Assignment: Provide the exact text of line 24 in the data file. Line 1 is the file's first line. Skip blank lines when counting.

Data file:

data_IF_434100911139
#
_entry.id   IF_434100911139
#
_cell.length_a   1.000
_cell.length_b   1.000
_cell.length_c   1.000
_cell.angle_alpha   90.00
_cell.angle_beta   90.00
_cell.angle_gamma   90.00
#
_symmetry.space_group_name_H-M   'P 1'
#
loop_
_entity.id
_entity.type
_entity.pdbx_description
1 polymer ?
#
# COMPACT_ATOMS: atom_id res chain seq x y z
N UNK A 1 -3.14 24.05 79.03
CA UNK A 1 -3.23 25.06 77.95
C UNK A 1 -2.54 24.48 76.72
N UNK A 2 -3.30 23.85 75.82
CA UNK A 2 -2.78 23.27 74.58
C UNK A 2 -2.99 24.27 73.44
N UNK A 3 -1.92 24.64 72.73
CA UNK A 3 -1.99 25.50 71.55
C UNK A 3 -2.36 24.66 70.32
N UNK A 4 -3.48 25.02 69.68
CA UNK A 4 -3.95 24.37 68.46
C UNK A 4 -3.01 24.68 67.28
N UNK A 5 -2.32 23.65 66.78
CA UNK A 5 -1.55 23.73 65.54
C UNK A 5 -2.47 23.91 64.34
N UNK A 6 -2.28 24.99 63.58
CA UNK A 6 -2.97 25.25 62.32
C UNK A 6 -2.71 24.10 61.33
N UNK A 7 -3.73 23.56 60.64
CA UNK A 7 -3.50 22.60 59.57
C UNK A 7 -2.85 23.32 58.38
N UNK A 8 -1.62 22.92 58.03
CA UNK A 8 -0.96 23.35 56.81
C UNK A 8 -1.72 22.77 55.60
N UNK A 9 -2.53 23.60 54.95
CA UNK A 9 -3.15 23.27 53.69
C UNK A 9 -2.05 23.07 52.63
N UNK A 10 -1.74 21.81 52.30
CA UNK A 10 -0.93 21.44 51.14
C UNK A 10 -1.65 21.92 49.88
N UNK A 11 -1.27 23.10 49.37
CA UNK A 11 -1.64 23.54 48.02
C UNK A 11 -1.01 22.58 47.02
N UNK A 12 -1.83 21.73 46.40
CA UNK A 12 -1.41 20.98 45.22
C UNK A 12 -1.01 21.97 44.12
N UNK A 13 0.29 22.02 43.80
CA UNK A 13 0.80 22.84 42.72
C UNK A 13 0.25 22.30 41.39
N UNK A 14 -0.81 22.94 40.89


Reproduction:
N UNK A 2 -3.30 23.85 75.82